Newbabynewmum Tue 14-Jun-11 11:36:06

Sorry just a quick question, why does it matter that she parents differently to you? It sounds like you have quite a problem with it, so what if she chooses to comfort her DD a lot? I don't get how that's relevant.

MatchsticksForMyEyes Tue 14-Jun-11 14:00:33

Because I think because her daughter gets upset so easily she wants to avoid my DD as she upsets her by doing things like holding her hand too long. I don't have a problem with how she does things,but don't like my DD being made to feel she is doing something wrong.

missingmyflatbelly Tue 14-Jun-11 14:11:14

I had a prob with a friend I knew with a dd not much older than my ds. I just found certain things difficult with her in how we met up-similar to u meeting ip always had to be a big event when I just wanted quick coffees or lunches or popping round to each others houses. She never got my hints so it was just easier not to meet up. Sounds like you similarly had a clash of interests after your second dcs, this should be no big deal, friends often drift apart. But the main thing I wanted to say is, I would never have said to her, hey I have an issue with u, to her face.

swash Tue 14-Jun-11 14:15:15

Have to say, OP, that I don't quite understand your problem. I thought you were worried about the girls attending the same school esp as the mother teaches there. But if you have texted today it sounds like you are more concerned about losing the friendship. Your dd will be fine so long as you are - friends quite often come and go at this age.

MatchsticksForMyEyes Tue 14-Jun-11 14:19:07

Both concern me. I don't like losing friends I was close to and I feel for my DD who does miss her friend and won't understand if she is shunned by her when she does start school.

snailoon Tue 14-Jun-11 14:19:12

Why on earth would a three year old have even the tiniest problem with this situation?
Have you talked about it to her a lot?
Even if you have, she will have forgotten it soon, unless you keep making an issue of it.
If you are upset about this why don't you write a friendly note asking if you have done something inadvertently to hurt your friend's feelings? I don't think a text is a good way to ask sensitive questions like this.

MatchsticksForMyEyes Tue 14-Jun-11 14:21:28

Because up until January they literally saw each other every week. She saw her more often than her half sisters.

swash Tue 14-Jun-11 14:27:02

Well, your dd will get over it more quickly if you relax about it. You and your friend may well come back together. If not, the other girl is highly unlikely to shun your dd at school. They may well reconnect - once kids are at school they sort things out for themselves.

Abelia Tue 14-Jun-11 14:35:55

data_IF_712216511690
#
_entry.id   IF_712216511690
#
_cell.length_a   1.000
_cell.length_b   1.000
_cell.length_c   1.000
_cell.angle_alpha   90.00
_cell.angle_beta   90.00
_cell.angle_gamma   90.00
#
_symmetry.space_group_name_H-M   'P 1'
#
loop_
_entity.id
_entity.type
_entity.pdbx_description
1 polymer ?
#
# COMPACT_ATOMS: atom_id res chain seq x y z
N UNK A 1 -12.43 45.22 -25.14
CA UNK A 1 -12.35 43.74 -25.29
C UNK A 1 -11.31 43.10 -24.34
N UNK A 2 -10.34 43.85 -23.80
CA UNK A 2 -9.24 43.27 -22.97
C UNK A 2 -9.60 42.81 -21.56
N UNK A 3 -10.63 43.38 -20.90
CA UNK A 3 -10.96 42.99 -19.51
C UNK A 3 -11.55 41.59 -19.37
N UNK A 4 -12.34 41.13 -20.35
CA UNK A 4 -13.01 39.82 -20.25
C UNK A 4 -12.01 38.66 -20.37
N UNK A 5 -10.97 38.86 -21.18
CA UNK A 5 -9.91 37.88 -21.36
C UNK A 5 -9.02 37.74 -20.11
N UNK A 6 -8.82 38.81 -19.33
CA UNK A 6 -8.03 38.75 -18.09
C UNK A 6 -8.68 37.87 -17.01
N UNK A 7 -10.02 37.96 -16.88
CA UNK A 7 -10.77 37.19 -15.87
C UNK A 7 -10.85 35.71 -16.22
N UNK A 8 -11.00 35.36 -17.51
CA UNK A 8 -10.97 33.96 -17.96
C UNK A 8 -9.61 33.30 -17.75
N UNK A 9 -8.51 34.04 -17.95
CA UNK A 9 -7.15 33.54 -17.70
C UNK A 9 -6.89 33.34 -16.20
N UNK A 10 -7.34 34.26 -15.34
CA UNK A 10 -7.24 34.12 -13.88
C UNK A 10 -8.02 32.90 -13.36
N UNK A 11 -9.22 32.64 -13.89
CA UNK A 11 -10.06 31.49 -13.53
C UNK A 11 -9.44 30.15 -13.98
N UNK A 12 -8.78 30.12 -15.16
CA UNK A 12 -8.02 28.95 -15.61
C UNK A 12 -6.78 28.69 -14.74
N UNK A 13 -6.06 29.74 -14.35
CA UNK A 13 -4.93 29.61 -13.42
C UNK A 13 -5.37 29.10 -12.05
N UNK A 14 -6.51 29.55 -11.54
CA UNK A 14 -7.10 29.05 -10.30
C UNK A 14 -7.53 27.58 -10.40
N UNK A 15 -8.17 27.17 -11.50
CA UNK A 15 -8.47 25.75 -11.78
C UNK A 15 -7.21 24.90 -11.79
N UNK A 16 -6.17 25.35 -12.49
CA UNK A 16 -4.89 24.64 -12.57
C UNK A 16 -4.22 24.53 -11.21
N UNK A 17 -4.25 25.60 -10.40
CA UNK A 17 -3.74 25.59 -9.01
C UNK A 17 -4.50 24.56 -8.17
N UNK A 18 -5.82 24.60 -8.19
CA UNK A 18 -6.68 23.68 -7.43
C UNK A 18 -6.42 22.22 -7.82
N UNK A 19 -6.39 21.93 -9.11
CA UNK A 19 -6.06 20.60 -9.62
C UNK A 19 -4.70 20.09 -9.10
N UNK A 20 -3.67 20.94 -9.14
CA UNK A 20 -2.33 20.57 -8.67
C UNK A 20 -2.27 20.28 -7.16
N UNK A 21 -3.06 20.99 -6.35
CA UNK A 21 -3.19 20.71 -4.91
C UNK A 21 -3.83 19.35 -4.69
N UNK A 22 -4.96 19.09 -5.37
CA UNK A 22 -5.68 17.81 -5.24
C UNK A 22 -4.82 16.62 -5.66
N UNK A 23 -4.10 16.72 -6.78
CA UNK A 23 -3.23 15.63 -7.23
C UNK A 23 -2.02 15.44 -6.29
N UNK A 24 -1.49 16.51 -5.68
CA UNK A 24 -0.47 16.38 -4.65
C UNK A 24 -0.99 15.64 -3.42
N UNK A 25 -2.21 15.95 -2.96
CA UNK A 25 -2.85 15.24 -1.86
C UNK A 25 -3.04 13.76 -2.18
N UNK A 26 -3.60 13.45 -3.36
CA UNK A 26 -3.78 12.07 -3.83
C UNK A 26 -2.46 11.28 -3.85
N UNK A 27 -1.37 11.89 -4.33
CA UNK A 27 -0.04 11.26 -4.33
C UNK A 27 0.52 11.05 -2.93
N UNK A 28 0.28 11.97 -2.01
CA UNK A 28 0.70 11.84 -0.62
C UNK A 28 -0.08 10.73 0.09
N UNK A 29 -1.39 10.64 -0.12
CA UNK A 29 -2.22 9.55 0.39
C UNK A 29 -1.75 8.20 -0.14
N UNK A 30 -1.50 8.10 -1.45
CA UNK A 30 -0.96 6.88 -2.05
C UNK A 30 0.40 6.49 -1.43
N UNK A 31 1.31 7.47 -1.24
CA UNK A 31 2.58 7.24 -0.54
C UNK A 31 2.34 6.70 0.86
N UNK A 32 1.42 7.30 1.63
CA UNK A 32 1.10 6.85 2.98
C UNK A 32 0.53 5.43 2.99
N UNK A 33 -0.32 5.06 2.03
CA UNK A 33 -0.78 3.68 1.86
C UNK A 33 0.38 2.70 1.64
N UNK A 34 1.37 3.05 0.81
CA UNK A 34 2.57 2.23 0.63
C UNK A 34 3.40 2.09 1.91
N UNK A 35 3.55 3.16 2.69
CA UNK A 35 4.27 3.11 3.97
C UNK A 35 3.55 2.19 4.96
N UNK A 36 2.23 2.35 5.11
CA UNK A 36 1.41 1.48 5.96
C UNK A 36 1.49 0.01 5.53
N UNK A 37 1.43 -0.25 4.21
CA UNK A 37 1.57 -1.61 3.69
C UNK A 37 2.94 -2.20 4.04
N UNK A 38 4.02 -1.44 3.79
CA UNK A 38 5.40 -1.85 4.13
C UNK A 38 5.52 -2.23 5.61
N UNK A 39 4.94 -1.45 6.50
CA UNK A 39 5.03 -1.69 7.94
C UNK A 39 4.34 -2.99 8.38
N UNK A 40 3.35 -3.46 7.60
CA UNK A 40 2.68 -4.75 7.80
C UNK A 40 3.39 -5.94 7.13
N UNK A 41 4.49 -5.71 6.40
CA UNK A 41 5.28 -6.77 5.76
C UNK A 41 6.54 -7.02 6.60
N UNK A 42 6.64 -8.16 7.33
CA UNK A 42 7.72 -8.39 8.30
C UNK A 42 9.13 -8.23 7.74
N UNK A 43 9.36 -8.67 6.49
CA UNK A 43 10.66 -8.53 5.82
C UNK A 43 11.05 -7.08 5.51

OP, I can relate to the situation with the children, but from the other perspective. My DS and my friend's DD have known each other since birth. Her DD pushes my DS, holds his hand too long, cuddles him hard round the neck, winds him up by always wanting to do things her way but not playing his games, ever. She will poke and prod at him, and when he tells her not to, does it all the more. Even if I tell her not to she will go back for another dig at him. Her mum is oblivious. When she does finally respond to repeated entreaties, she will step in with a very wishy-washy "please don't" to her DD.

My DS now does not want to see this girl, I don't blame him. He has become hyper-sensitive to all that she does to him because it happens every time. He cries quickly and I comfort him because I know he is completely fed up with her behaviour, as am I.

I'm not saying your DD is as bad as this, but perhaps you're not seeing all that goes on.

I suggest you call your friend rather than sending texts, perhaps have an evening out without children? Then you might get a chance to reconnect and maybe have a chat about things.

TotalChaos Tue 14-Jun-11 14:48:44

Eight thirty am is a pretty bad tine to text a working parent, no wonder no reply yet. Bear in mind that both of you are naturally protective of of your own children, rather than one of you being 100 per cent in the right

MatchsticksForMyEyes Tue 14-Jun-11 15:11:38

I texted then as we both teach and I know she gets to work at 8 ish the same as I do and it is often a time where you have 5 mins to have a cup of tea before it all kicks off. Anyway, looks like something I am going to have to let go.

TotalChaos Tue 14-Jun-11 15:18:34

but the last thing you want to do (or most people want to do) when gearing up to a stressful work day is deal with a stressful text!

MatchsticksForMyEyes Tue 14-Jun-11 18:34:48

Fair enough! I doubt I will get a reply at all to be honest. I feel like we've both been rejected. Takes me back to primary school and those are not good memories.